Some Reflections on the Extraterritorial Application of the European Convention on Human Rights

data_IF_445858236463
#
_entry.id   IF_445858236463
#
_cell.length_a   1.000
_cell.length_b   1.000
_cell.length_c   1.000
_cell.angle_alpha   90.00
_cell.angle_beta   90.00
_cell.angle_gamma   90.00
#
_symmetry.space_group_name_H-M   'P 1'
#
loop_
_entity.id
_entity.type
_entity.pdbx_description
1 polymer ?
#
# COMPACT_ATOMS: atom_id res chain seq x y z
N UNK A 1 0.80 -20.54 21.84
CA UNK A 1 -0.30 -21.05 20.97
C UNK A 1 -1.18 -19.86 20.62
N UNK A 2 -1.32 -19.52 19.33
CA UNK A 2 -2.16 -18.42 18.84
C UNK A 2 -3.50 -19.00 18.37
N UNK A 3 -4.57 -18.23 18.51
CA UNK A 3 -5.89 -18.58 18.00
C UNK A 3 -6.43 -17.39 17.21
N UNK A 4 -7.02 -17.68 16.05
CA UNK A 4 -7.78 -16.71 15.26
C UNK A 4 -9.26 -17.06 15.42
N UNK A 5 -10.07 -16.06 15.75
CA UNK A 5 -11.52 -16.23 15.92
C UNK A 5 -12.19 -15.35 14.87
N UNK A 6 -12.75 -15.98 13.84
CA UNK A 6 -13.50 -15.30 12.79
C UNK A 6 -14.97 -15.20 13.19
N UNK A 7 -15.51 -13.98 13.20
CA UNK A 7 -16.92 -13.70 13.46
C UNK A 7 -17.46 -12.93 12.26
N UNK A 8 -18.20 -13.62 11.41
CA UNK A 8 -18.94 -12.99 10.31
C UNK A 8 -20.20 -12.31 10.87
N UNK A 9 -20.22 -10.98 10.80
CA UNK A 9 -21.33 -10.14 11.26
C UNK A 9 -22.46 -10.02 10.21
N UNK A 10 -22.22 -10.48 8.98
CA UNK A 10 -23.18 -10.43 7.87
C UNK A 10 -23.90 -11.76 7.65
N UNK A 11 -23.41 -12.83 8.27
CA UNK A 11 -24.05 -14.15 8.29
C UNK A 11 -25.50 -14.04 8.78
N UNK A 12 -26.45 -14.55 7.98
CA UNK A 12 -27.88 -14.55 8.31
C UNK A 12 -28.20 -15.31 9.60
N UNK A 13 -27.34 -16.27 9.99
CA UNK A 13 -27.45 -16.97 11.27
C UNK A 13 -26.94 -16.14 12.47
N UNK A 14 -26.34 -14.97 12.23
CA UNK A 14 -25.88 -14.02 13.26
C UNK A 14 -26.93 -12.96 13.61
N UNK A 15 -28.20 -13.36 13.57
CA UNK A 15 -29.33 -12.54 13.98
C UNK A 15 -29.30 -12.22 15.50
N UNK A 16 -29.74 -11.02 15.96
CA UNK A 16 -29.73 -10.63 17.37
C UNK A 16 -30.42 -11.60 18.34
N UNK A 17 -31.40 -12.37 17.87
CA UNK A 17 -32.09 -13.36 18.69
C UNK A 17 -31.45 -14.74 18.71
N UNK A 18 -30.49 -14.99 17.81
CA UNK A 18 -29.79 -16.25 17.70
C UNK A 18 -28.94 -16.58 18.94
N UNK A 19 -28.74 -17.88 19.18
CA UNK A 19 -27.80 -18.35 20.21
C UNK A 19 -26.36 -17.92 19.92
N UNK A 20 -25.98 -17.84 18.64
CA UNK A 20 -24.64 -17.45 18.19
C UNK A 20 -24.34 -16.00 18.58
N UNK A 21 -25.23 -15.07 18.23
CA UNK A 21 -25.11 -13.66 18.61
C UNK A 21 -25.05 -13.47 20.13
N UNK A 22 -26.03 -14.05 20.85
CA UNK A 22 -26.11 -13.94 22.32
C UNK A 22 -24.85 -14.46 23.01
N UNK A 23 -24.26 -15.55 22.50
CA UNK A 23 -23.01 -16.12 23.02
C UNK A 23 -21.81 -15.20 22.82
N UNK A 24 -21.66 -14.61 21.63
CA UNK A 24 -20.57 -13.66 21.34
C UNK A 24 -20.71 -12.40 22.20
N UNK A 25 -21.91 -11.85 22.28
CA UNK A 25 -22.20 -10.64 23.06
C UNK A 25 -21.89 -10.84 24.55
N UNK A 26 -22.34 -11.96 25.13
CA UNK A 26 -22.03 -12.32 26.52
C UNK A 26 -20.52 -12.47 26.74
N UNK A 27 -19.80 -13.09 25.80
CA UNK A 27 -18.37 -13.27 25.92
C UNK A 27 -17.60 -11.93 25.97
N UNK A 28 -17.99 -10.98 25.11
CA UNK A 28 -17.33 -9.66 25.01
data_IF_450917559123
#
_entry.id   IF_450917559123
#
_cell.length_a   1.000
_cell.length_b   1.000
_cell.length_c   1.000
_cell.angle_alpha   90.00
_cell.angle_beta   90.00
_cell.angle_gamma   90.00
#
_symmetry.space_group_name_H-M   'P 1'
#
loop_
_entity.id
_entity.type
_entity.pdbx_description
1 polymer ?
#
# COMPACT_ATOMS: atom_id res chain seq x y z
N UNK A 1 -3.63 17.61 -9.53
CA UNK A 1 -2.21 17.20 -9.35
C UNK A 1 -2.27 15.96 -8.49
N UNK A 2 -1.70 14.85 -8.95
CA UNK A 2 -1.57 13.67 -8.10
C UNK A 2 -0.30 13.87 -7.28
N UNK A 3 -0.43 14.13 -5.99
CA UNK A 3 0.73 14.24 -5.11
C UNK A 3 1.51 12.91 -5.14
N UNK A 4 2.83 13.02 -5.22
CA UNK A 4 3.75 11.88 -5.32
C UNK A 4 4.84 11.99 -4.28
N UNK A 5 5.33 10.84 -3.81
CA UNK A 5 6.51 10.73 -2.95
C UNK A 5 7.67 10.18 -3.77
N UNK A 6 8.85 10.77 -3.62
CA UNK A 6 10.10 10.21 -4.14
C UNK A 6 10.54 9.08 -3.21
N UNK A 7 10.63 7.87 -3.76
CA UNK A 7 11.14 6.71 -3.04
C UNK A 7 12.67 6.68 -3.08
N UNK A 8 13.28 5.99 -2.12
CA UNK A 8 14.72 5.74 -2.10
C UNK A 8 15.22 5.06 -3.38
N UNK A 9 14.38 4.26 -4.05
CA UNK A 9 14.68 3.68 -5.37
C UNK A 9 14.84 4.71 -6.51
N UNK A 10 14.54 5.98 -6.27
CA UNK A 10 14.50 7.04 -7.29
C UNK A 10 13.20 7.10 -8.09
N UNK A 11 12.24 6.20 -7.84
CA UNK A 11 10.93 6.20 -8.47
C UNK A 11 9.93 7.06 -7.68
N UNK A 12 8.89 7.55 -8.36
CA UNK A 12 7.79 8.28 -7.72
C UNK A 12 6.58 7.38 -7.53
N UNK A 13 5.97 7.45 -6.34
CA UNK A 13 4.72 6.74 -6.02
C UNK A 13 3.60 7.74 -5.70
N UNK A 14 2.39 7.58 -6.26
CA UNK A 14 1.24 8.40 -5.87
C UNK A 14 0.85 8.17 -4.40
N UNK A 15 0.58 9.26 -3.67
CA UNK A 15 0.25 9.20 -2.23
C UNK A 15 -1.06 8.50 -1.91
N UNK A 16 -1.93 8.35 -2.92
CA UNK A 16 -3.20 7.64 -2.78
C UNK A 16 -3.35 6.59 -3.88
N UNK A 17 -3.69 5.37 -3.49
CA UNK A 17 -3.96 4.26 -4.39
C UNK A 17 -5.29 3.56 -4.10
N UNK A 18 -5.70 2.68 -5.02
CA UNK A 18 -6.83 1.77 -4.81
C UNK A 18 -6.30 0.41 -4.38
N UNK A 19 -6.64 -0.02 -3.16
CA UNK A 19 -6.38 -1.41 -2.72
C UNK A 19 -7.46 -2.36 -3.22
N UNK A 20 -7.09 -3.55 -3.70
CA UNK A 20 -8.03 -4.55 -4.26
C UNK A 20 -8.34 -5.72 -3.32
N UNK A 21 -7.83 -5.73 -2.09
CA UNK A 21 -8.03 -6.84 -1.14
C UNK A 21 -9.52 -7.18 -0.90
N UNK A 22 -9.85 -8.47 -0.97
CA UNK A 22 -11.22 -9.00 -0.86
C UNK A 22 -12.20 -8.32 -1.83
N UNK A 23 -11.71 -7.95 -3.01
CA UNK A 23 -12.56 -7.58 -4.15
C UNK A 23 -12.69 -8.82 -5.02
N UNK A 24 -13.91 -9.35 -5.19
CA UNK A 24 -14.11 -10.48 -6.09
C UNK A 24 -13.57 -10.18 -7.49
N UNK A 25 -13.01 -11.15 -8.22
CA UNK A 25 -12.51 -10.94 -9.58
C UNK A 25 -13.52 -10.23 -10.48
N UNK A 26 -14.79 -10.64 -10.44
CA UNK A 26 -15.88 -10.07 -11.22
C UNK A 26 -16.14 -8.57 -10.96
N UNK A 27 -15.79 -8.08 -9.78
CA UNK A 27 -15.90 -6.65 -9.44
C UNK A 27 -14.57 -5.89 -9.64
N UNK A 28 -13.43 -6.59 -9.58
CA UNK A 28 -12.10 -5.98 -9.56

The European Convention on Human Rights (ECHR) entered into force in 1953. Since then, art. 1 of the Convention has regulated its jurisdiction. It states that "the High Contracting Parties shall secure to everyone within their jurisdiction the rights and freedoms defined in (...) this Convention." However, no definition of the term 'jurisdiction' is provided in art. 1 nor in any of the other articles of the Convention. The European Court of Human Rights (ECtHR) generally upholds a strictly territorial notion of jurisdiction in its jurisprudence. The lack of codification and clear rules in this regard results in disagreement between writers as to the scope and role of the extraterritorial application of the ECHR. Some argue that it is of a general nature, whereas others claim that the ECHR applies extraterritorially in precisely prescribed scenarios only. In the course of this paper the instances where the ECHR has been applied extraterritorially will be examined. It will be demonstrated that these precedents are well-established in the ECtHR's jurisprudence and constitute a clear yet flexible legal framework for applying the Convention extraterritorially. It shall be further shown that the Court uses the notion of protection of human rights to develop extraterritorial jurisdiction. It will then be supposed that the ECtHR will continue to build its jurisprudence on the subject within the already-established framework. It will be demonstrated that this framework is narrow and applicable only in a limited number of scenarios, with national opposition being one of the reasons for this limitation. (fragment of text)
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